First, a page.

Take photographs for long enough, and you’ll sooner or later be asked for advice about which is the best camera, the best lens, etc. Perhaps more frustrating, you’ll meet other photographers who insist on talking about the merits and shortcomings of your gear, their gear, or whatever gear is on the market at the time. I have very little interest in any other cameras than the ones I actually own or have access to. I don’t read any of the photography magazines, blogs, etc and generally have no idea what’s on the market at any given time until I actually have a need to purchase something. I’m usually far more interested in what I can point my camera at rather than what camera I will point at things with. Even if money is no object, there’s still no single answer to the question “what is the best camera?” and when asked I usually say “whichever camera you have with you when you need one”. It’s a silly answer really, but it hopefully kills the conversation before it gets too boring. And it’s also true.
I don’t have a great deal of photography gear compared to a lot of photographers. I’ve been particularly lucky to be able to use equipment that would require a mortgage if I wanted to purchase it, but my own gear list is relatively modest.
To illustrate my point about the best camera being the one that you have with you at the time, one of the photos that gave me the most satisfaction and represented the culmination of an awful lot of hard work and time in the field was taken with a fairly poor trail camera. I’d taken 6 or 7 trail cameras on that trip, and the only one that got the target species was the one with the most under-powered IR and the only one that wasn’t capable of shooting video. The resulting picture was dark and grainy, lacking detail. It was the only camera I had left once all the others had been deployed and without it, I wouldn’t have got the picture at all. Trail cameras have gone on to help me get pictures of all manner of species exhibiting behaviour that I wouldn’t have managed otherwise.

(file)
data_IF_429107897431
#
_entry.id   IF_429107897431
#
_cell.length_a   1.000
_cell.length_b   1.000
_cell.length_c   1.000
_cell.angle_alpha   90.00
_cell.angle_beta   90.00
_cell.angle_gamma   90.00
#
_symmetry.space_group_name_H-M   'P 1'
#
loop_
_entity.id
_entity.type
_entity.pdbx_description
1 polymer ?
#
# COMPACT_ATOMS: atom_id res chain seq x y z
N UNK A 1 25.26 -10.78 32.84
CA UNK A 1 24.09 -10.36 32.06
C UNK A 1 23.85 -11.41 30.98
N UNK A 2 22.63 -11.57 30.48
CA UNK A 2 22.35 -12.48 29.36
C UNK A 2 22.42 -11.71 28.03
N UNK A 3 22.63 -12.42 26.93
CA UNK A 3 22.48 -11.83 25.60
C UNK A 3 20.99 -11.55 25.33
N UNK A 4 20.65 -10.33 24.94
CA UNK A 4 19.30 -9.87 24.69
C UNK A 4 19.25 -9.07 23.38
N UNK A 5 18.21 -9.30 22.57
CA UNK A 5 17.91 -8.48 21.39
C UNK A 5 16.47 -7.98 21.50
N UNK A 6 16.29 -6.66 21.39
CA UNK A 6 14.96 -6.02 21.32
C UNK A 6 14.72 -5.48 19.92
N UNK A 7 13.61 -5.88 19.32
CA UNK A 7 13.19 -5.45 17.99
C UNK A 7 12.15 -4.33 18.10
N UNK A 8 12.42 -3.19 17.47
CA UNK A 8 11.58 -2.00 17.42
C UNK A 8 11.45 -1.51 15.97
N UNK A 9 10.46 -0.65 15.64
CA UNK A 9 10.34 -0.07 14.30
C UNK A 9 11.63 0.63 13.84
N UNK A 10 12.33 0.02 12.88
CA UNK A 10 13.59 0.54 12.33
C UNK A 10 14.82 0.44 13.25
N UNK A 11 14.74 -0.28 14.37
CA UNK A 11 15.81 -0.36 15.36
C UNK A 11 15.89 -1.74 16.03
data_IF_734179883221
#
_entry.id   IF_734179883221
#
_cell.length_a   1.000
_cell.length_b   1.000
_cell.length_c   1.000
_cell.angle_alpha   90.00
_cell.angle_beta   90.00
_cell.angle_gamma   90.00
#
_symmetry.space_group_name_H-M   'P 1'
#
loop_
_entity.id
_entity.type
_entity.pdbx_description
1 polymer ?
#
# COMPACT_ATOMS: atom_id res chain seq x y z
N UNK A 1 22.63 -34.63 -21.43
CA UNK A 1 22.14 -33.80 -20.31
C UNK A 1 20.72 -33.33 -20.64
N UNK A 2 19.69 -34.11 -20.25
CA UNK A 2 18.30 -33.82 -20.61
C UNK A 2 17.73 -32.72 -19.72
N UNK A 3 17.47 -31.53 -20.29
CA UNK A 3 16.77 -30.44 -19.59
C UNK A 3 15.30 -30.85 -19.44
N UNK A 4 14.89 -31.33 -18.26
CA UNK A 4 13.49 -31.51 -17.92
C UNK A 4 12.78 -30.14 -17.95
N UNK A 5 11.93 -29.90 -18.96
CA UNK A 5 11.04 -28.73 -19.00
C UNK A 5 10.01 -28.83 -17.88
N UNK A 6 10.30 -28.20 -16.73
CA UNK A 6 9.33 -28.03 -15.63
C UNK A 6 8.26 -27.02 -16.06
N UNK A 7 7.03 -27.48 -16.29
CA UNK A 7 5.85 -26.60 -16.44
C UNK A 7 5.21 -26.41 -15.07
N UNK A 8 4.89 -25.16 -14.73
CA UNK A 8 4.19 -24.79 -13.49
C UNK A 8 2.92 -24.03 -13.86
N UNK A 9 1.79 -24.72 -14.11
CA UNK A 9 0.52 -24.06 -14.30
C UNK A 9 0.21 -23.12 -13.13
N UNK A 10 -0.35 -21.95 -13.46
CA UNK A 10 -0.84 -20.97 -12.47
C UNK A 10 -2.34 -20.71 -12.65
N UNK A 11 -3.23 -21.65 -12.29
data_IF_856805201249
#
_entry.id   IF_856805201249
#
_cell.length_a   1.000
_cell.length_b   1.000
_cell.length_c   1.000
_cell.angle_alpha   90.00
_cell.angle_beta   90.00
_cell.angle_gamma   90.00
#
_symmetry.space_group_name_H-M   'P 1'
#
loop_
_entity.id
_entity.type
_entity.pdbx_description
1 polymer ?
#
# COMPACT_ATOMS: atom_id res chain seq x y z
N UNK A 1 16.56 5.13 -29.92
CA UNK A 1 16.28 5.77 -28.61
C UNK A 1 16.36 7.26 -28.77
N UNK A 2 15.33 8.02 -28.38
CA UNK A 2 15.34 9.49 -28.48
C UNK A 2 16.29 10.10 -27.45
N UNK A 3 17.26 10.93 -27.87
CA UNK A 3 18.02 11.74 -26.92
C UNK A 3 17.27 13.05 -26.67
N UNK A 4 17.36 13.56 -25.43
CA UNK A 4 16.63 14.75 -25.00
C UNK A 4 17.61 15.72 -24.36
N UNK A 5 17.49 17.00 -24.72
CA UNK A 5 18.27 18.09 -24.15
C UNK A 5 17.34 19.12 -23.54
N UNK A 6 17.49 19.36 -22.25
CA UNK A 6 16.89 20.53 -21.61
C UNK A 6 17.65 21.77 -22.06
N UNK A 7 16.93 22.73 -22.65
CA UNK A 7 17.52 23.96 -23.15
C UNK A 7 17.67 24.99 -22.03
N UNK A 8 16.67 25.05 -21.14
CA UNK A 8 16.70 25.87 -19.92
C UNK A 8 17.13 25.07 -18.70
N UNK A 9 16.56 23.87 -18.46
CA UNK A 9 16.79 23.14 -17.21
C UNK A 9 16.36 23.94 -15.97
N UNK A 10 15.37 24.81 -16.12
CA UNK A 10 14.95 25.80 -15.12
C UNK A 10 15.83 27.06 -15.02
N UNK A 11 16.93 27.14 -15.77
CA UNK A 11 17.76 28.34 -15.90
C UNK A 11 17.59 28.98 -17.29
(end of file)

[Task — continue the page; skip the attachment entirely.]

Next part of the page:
One picture that was particularly popular and was ultimately licensed for use as a book cover was taken while I was meant to be filming a starling murmuration for the BBC. Next to me was many tens of thousands of pounds worth of professional camera gear. When something else caught my eye, I reached for the Canon pocket camera and did the best I could with my one free hand. The book publisher obviously neither asked nor cared what camera was used to get the image. Only other photographers care what equipment you used.
A simple phone camera can get great results in the right circumstances. My old iPhone 6 is well behind the capabilities of some newer phones yet it has taken some photos that I’m really pleased with, considering the limitations. Those limitations are compensated for with the sheer convenience of low weight, small size, ease of use and often, images that couldn’t be achieved with the typical lenses a wildlife photographer keeps on them at all times. These days, more often than not when I’m out locally, I won’t take the DSLR, preferring the comfort of not being weighed down by a very heavy long lens. When I do take it out locally, it’s usually with a very specific target in mind. Wherever I’ve been in the world, the iPhone camera has been invaluable for identifying species (usually invertebrates), capturing landscapes, filming bits of video, without the need for often impractical lens changes or carrying of extra gear.
For those who really do feel the need, my camera body is almost invariably a Canon 5D mark 3 or 4. My telephoto lens is a 3rd generation Sigma 120-300mm f2.8, often with the addition of a teleconverter, and for smaller or closer wildlife, a Sigma 180mm macro and a Canon 24-105mm.
What follows are a few photographs that weren’t captured on an expensive DSLR setup, but instead on either a pocket compact camera, an iPhone or a GoPro…